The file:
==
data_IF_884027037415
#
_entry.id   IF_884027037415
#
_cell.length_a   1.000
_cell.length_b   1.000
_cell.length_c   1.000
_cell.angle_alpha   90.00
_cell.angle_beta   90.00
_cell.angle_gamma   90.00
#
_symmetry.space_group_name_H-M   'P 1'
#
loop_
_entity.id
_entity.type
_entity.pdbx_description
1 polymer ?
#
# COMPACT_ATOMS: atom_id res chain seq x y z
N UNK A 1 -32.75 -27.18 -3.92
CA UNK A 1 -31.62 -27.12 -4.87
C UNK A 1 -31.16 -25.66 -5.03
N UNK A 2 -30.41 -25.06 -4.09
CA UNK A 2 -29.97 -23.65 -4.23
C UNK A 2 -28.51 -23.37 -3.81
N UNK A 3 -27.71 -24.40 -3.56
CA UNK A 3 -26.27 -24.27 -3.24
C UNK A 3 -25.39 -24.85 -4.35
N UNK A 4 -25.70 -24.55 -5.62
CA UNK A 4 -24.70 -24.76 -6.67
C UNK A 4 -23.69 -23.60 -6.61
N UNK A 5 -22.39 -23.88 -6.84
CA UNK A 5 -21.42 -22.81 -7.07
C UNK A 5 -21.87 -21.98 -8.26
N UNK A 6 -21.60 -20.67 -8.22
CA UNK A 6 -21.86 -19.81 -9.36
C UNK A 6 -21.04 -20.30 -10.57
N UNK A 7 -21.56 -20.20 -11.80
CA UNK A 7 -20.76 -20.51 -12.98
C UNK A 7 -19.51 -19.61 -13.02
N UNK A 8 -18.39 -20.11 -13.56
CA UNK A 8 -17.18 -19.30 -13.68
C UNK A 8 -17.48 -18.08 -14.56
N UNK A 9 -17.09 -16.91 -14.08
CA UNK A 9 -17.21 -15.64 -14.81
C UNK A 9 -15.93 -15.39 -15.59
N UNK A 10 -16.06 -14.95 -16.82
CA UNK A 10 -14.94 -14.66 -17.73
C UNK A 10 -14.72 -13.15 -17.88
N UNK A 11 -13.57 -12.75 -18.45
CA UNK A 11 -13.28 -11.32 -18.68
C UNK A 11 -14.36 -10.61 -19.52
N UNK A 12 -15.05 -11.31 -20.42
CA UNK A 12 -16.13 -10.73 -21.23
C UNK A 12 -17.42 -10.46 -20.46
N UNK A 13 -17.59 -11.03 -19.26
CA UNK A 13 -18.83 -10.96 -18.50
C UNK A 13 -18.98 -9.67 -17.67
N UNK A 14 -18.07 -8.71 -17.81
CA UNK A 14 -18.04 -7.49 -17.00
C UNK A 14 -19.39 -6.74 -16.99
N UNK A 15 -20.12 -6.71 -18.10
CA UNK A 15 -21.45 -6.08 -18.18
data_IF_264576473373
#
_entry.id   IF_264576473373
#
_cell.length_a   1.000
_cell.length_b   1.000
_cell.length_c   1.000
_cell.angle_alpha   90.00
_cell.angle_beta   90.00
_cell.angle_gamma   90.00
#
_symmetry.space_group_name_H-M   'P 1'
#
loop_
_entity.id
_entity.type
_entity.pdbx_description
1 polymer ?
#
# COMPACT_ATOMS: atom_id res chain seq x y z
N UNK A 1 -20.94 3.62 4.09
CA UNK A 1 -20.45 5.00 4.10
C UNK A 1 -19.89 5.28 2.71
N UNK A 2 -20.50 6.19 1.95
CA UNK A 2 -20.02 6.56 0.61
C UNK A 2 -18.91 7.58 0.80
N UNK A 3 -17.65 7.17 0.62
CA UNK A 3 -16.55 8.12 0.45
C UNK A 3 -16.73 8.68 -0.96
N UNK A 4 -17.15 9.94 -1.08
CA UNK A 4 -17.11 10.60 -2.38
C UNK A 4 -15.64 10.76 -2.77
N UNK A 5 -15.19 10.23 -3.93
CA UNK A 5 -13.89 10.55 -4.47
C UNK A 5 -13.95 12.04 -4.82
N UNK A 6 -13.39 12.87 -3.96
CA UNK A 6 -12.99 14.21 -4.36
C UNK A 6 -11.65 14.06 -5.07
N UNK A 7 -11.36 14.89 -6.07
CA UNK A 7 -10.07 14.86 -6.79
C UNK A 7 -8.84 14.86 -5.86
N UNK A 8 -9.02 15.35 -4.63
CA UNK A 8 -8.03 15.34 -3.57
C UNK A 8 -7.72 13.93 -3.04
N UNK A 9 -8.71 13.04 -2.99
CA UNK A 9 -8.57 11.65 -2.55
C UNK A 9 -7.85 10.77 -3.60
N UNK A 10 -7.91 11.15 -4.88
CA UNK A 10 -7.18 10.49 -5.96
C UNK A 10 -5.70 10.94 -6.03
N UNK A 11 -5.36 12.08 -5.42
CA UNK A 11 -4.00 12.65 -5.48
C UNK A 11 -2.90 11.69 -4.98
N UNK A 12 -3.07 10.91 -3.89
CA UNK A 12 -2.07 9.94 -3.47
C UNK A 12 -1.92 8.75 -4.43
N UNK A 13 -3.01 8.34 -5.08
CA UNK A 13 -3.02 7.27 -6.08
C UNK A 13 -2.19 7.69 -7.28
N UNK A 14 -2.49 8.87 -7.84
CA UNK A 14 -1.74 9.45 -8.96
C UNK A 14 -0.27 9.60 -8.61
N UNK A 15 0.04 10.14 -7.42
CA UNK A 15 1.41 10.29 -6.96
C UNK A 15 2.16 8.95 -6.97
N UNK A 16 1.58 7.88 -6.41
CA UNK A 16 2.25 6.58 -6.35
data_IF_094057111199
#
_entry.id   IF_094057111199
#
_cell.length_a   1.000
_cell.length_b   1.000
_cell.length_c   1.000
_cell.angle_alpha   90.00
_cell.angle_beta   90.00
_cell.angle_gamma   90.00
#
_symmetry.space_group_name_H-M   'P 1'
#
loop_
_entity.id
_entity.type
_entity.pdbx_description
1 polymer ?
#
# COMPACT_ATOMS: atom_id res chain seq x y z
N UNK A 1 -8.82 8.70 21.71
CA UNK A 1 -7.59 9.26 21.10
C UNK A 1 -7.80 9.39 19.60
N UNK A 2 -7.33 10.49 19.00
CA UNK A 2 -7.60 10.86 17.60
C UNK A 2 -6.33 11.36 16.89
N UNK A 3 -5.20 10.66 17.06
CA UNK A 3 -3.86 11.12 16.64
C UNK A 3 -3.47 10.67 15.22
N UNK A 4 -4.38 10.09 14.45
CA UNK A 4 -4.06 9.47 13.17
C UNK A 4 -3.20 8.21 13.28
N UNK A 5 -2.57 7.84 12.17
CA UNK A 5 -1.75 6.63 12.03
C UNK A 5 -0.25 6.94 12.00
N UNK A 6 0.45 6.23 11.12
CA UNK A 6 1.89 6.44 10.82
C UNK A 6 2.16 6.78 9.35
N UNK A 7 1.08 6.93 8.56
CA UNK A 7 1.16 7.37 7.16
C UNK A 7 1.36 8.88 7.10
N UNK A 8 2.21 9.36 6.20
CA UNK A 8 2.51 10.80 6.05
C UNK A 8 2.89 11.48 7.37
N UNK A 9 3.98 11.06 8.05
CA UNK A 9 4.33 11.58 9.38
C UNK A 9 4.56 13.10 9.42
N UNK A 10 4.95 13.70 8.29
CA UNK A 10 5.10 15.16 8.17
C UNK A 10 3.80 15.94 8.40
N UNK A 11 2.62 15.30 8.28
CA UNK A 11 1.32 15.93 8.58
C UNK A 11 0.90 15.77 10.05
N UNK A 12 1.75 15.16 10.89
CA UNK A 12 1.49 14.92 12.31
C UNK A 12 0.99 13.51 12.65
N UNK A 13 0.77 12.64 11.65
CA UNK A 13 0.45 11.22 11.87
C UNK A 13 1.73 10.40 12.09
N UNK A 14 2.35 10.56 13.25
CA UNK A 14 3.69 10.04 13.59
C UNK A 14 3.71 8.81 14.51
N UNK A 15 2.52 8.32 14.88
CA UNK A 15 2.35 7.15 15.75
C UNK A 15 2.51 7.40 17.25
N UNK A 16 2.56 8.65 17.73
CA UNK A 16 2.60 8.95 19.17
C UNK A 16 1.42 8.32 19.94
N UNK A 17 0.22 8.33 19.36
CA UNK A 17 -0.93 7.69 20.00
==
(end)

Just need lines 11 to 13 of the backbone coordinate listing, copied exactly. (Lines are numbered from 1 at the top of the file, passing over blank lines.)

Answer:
#
_symmetry.space_group_name_H-M   'P 1'
#